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Every time a hash is successfully created, a reward of 25 bitcoins is paid. Who pays this reward, and on what authority? How does this become legal tender? How is it not counterfeiting?

marked as duplicate by Mark S., Murch Mar 29 '16 at 20:55

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It is not legal tender, and there is no one that's forced by law to accept it.

It is a digital token with the properties of money and (with the current state of computation) not possible to forge or to double spend. It is not backed up by anyone, but its users.

The users are the ones who give value to it, and that's because bitcoin is useful.

Currently it is a very good way to make quick payments to individuals without bank accounts, can be transferred to anyone, including people that live in countries without support from payment companies (like those that live in countries that cannot accept paypal payments)

It is decentralized, meaning that you can't take it down by attacking only one entity. And there is no central authority that can alter the history of bitcoin transactions.

Instead of thinking of it like fiat money, you should think of it as digital gold, it is scarce, it is expensive to obtain and its value isn't backed by any government, is backed up by people willing to buy it and use it as a currency or a store of value.

Obs: I edited the answer to clarify some points, but the accepted answer in this SE thread could give you a lot more insight on what gives value to it.

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    Going from the Wikipedia article on Money, I'm going to disagree with you: "Money is any item or verifiable record that is generally accepted as payment for goods and services and repayment of debts in a particular country or socio-economic context…" Bitcoin easily fulfills the "Medium of Exchange" and the "Store of Value" properties. I've seen it used as a "Unit of Account", although it isn't widespread in use for that. – Murch Mar 29 '16 at 21:12
  • In the U.S. it is worth noting that the IRS does not treat bitcoin as money, current guidance says it should be treated as property and is taxed as such. This is different than how foreign currency is treated and taxed. – Mark S. Mar 29 '16 at 21:30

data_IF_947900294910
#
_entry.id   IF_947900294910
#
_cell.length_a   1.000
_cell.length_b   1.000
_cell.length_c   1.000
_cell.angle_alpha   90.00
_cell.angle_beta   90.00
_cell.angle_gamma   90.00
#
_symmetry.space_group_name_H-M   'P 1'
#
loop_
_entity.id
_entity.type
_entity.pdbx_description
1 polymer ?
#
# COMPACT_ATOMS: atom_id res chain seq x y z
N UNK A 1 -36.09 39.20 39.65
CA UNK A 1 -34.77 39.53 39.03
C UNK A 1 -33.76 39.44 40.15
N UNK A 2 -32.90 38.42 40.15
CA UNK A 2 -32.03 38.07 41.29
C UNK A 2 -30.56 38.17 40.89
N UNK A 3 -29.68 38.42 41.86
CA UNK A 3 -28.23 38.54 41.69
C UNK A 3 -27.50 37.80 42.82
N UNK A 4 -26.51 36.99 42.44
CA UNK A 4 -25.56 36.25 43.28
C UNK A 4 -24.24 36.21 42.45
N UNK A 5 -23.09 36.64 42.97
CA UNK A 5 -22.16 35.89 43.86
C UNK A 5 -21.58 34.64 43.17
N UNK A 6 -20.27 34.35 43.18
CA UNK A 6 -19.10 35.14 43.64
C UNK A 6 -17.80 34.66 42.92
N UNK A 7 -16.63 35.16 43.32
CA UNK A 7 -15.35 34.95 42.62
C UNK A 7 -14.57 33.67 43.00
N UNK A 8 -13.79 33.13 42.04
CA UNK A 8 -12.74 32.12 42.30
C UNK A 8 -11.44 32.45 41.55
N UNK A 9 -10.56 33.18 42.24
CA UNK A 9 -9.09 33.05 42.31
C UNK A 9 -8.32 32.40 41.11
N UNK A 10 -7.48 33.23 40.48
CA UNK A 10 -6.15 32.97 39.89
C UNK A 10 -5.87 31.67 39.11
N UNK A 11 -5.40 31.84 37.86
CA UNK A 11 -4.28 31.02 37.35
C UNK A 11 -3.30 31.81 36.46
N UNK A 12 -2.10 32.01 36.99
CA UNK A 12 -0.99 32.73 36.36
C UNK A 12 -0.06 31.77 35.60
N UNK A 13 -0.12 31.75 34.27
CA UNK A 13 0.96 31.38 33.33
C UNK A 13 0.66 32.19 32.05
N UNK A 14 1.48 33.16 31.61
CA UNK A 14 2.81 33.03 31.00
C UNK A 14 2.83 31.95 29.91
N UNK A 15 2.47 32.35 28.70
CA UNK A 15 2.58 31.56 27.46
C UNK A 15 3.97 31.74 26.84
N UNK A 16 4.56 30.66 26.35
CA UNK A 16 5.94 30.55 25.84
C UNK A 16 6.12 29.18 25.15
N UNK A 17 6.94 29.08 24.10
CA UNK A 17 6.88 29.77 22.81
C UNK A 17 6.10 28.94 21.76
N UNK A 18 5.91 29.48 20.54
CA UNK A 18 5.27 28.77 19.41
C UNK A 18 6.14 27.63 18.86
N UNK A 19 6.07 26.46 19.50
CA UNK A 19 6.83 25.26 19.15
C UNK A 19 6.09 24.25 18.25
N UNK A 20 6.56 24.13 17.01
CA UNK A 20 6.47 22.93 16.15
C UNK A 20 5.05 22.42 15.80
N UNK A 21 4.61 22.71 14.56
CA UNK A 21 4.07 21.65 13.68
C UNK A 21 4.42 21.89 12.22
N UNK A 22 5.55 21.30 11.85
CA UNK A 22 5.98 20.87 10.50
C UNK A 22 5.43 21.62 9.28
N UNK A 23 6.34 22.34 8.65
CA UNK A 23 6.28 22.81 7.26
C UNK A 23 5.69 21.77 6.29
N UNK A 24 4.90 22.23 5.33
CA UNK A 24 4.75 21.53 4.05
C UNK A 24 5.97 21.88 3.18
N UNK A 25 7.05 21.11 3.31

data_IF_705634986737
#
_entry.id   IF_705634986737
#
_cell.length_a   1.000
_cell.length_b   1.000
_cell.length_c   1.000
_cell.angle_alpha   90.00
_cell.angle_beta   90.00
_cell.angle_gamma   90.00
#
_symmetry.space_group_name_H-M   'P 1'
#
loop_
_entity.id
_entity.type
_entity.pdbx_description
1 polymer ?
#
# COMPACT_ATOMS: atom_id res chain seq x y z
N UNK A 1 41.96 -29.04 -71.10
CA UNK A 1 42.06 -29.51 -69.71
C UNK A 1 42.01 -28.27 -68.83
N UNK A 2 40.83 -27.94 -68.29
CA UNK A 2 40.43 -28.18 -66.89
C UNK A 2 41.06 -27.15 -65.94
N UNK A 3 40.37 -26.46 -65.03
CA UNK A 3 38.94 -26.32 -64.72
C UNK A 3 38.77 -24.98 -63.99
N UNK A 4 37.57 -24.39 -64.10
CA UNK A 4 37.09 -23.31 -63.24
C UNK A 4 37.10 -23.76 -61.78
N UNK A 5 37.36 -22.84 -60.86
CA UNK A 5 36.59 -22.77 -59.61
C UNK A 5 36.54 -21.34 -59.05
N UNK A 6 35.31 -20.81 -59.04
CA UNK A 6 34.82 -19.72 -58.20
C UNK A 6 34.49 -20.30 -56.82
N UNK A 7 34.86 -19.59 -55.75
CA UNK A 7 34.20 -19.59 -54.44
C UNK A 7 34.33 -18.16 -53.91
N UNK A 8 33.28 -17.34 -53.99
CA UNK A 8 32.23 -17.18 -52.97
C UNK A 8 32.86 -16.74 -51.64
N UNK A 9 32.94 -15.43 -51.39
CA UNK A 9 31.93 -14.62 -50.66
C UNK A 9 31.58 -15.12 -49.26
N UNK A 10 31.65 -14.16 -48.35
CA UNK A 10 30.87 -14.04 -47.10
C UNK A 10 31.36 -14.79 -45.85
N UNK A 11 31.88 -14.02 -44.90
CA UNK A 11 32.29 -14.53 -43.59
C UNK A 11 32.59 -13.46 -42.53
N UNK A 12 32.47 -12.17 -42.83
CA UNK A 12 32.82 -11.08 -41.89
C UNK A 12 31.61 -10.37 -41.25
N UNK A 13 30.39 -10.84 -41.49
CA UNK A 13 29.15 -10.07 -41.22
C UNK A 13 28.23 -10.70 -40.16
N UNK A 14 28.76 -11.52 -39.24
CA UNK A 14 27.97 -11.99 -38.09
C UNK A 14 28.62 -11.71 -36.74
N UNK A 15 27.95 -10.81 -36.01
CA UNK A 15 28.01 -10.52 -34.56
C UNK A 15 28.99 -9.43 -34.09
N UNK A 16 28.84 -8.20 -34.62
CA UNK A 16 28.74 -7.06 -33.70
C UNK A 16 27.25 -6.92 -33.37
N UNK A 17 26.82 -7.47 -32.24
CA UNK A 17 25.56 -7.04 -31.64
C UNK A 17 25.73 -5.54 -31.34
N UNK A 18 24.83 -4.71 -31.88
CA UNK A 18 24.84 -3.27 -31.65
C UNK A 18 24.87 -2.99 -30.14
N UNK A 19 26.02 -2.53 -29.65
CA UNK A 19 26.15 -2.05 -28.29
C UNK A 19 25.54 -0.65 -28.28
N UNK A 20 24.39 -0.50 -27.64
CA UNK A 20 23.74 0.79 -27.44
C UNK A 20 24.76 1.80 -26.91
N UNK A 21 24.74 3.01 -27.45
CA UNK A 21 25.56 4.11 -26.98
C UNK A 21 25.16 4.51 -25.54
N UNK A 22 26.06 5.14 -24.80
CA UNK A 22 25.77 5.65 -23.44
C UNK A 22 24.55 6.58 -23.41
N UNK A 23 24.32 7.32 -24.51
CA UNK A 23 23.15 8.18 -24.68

• @Murch, what I meant was that it is not legal tender. Nobody is forced by law to recognize the value of bitcoin. I agree that if a lot of people use something like money and that it has the properties of money then it is money. But a lot of newcomers don't have that intuition, and personally I believe that it is a lot easier to learn what bitcoin is to just say that it is not money, gold can be used the same way but it is not money for a lot of people. – galileopy Mar 29 '16 at 22:39
  • @MarkS.: While I'm aware that the US is treating it as a commodity, several countries appear to treat it as currencies (e.g. Argentina, Australia, Luxembourg, Japan, Sweden). UK and Germany treat it as "private money". – Murch Mar 29 '16 at 22:59
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    @galileopy: I see, yet, while yours is probably a good approach when you're engaging in conversation directly, I don't think we should conflate money and legal tender here, but rather make full use of their distinct meanings. If you worry that people can't distinguish the two, perhaps it's better to add a few lines to highlight the difference. – Murch Mar 29 '16 at 23:10
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No, there isn't any authority. Simply, the node that mined new block adds new special transaction that says "miner has new 25 bitcoins to spend".

The network, accepting the new block, accepts this reward to miner.

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